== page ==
Nearly five years ago, I offered some scattered remarks about the great Dis vs. D'Is controversy--namely, did Victorian writers who spelled Benjamin Disraeli's name as "D'Israeli" (i.e., did not pay attention to the normalized spelling) do so for anti-Semitic reasons? At that time, I suggested that it could not, in fact, be concluded that anti-Semitism was necessarily the reason: everything from his father's ongoing fame (and, therefore, the D'Israeli spelling) to ignorance might be in play. It recently occurred to me that this is one of those questions that could be addressed, albeit not settled, by a trawl through GoogleBooks.
The search parameters: full-view results (so I could check context), using only the English-language results; US results considered separately from those of the UK & Ireland. Obviously, mentions of "Benjamin D'Israeli," the grandfather, had to be separated from "Benjamin D'Israeli," the PM.
Excluding duplicates, irrelevant results, & foreign language references, here are approximately the first twenty examples. I started at the end of the search results:
From the UK & Ireland, D'Israeli spelling with no obvious reference to Judaism or anti-Semitism:
- An 1852 letter from Douglas Jerrold, reprinted by Mary Cowden Clarke, which praises the ascension of a "man with ink in his veins" to the position of Chancellor of the Exchequer.
- He's ID'd as "D'Israeli" in the Parliamentary returns for 1837.
- In a case of massive proofreading failure, the returns for 1852 spell his name both ways.
- Augusta Theodosia Drane, A History of England for Family Use and the Upper Classes of Schools (Burns and Oates, 1881). Consistently ID'd as "D'Israeli."
- "Bishop McIlvane," The Literary World 24 (14 Oct. 1881): 247. Passing mention.
- Rev. John S. Simon, "Thomas Miller, Basket Maker," Golden Hours: A Monthly Magazine for Family and General Reading 15 (1882): 759-60. D is praised for his loyalty to the gentleman of the title, and described as a "complex character."
- Henry Grey, A Bird's-Eye View of English Literature, from the Seventh Century to the Present Time (Griffith & Farran, 1883), 68. D listed as novelist.
- Lord Ronald Gower, My Reminiscences, 2 vols. (Kegan Paul, Trench, & Co., 1883), 2:253. Later on, Gower (who knew D personally) refers to him as "Lord Beaconsfield," and speaks admiringly of him.
- Samuel Carter Hall, Retrospect of a Long Life: From 1815 to 1883, 2 vols., (Richard Bentley, 1883): 1:149. Quotes one of D's sonnets.
From the UK & Ireland, laying heavy emphasis on the Judaism, with or without anti-Semitic overtones:
- The Churchman 39 (May 3, 1879): 489. Reprints a tidbit about the likelihood that D and John Henry Newman were out playing in the same place as little kids, and notes the incongruity of the "handsome little Jew boy" and the "Puritan" having the careers they did.
From the USA, D'Israeli spelling with no obvious reference to Judaism or anti-Semitism:
- Henry Coppee's English Literature: Considered as an Interpreter of English History (1878), praises him as a "persevering, acute, and able statesman" (469). (Coppee obviously thinks he's a better politician than novelist.)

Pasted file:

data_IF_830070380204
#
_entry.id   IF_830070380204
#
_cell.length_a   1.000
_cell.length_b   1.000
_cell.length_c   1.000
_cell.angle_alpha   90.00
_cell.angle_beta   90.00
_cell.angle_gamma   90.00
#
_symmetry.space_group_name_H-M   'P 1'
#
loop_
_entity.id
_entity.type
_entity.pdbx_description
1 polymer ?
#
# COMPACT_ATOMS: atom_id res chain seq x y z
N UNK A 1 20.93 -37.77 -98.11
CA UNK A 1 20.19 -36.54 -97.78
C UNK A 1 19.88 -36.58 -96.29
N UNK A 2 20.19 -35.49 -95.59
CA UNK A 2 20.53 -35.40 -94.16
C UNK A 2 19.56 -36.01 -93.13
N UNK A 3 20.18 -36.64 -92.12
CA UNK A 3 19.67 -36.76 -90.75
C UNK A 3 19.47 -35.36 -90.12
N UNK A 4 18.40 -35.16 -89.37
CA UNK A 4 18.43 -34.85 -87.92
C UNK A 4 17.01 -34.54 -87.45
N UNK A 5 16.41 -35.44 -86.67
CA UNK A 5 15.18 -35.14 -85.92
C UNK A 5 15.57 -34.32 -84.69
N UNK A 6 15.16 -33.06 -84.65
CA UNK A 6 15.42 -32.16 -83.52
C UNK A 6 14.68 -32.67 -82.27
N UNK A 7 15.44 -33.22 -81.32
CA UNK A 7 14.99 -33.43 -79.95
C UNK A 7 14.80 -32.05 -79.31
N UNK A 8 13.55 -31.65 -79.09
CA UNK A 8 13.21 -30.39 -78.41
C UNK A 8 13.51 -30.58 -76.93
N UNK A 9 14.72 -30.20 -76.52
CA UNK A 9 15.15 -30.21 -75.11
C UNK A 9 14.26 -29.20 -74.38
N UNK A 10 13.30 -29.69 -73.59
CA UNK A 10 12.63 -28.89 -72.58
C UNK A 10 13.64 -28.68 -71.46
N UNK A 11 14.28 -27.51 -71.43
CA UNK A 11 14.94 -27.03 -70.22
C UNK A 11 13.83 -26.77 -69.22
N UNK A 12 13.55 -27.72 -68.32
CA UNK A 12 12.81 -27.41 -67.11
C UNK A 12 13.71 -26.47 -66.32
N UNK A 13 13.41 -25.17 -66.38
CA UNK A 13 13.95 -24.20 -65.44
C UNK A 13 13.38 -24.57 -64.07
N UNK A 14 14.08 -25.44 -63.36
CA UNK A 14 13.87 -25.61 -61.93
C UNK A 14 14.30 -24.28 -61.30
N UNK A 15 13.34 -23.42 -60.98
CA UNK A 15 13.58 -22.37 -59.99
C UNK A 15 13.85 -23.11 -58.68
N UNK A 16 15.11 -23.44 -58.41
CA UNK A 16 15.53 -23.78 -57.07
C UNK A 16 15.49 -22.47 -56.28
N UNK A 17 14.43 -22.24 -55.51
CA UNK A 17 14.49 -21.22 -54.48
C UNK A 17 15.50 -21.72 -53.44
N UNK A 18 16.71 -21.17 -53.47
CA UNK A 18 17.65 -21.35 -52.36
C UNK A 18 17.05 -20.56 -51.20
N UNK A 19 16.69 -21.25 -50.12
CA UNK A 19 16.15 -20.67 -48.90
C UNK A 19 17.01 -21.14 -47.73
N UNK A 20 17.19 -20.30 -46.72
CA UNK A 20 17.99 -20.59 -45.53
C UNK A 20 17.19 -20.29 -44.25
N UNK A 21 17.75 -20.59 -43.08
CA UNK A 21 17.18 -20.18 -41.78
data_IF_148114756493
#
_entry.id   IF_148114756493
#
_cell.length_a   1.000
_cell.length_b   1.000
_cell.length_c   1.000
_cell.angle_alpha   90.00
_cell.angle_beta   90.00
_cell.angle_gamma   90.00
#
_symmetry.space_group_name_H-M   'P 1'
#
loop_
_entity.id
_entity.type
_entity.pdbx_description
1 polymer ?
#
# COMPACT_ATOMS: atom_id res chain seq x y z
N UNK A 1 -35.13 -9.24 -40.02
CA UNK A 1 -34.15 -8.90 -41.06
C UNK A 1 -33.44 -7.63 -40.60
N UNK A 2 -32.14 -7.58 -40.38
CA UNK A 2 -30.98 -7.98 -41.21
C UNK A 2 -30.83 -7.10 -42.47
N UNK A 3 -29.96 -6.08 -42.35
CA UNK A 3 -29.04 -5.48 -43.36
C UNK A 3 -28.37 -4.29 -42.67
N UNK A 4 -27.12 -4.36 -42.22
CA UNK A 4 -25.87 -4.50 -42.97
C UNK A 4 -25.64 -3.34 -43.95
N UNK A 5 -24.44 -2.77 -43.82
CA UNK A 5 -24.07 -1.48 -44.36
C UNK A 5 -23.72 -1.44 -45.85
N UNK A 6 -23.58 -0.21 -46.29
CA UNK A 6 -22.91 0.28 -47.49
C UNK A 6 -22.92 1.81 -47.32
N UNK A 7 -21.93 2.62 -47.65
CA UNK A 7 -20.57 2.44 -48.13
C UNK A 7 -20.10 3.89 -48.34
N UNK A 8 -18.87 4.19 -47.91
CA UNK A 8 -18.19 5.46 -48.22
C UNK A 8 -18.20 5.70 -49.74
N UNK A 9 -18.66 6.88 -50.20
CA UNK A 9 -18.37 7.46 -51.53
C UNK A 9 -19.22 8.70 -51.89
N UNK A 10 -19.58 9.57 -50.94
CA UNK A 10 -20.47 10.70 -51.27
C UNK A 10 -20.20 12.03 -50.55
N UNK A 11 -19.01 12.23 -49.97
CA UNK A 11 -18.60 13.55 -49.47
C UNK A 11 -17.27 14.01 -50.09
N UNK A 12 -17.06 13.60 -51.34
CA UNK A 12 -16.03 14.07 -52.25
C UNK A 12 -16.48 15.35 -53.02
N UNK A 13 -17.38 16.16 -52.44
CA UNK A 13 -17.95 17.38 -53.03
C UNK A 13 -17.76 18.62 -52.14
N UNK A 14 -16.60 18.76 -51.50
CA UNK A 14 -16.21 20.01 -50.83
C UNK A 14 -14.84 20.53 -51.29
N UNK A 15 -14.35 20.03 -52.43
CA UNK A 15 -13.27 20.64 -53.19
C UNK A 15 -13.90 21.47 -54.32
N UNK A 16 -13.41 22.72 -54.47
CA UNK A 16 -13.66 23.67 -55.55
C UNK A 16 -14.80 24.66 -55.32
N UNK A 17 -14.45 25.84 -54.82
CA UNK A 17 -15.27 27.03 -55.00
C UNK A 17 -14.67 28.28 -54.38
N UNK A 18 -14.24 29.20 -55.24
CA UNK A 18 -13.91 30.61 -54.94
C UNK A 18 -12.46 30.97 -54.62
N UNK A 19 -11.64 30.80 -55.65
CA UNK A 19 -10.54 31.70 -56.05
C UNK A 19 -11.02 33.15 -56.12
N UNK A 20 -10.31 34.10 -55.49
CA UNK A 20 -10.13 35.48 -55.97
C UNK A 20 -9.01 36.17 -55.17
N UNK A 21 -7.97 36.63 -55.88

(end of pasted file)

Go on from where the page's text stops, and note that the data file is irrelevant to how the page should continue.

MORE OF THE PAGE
- The Baptist Review 3.11 (1881): 408. Lothair crops up in the new books section.
- Ainsworth R. Spofford and Charles Gibbon, eds., The Library of Choice Literature..., 8 vols. (Gebbie & Co., 1881), I:342. Passing mention in a headnote about his father.
- E. W. Tullidge, "Was Bacon Shakespeare?", Tullidge's Quarterly Magazine 1.4 (July 1881): 583. Passing mention.
- John Savage, '98 and '48: The Modern Revolutionary History and Literature of Ireland (P. J. Kenedy, 1882). Passing mentions.
- Bayard Tuckerman, A History of English Prose Fiction from Sir Thomas Malory to George Eliot (G. P. Putnam, 1882), 292-93. Refers to D as a "great statesman" (and definitely finds him a better politician than a novelist).
- S. P. Linn, Golden Gleams of Thought..., 10th ed. (A. C. McClurg, 1909). Hey, it's the twentieth century, and we still can't get the spelling right?
From the USA, references laying heavy emphasis on the Judaism, with or without anti-Semitic overtones:
- "The Jew and the Turk," The Guardian 29.9 (Sept. 1878): 264 ff. Rather ambivalent article in a Reformed Church magazine about the Jews in the modern world; argues that "[a]lthough a professed Christian, he is still a Jew at heart." Praises D's abilities, however.
- "Benjamin D'Israeli--The Jew," The Southern Review 24.48 (Oct. 1878): 373-84. Um, no ambiguity there. Insists on D's essential Jewishness; throws "oriental" stereotypes around with gleeful abandon. Admires his accomplishments.
- "The Miracle of Hebrew History," The Gospel in All Lands 10 (Aug. 1881): 91. Missionary article. Praise for D in passing, but noticeable grumpiness about Jewish "selfish interests."
(I observed that in the 1870s, at least one Jewish author went out of his way to note that D had altered the spelling of his name. One wonders if he thought people were in need of a reminder.)
Twenty is not, of course, a statistically useful sampling. As a beginning, though, the trends are interesting: most of the D'Israeli spellings occur in contexts where Judaism never comes up; some come accompanied by highly admiring comments; and the error still kicks in even after D's death. Right now, the Dis vs. D'Is issue looks like a bit of a damp squib. Some writers apparently use the D'Is spelling as a slur, but others just seem to think that that's how you spell his name (including people, like Gower, who actually knew the man!). At some point, I'll run a decade-by-decade search to cover the earlier phases of his career, and see if that affects the results. Someone who wanted to pursue a real research project on the topic would have to search nineteenth-century newspapers (and break out the statistics).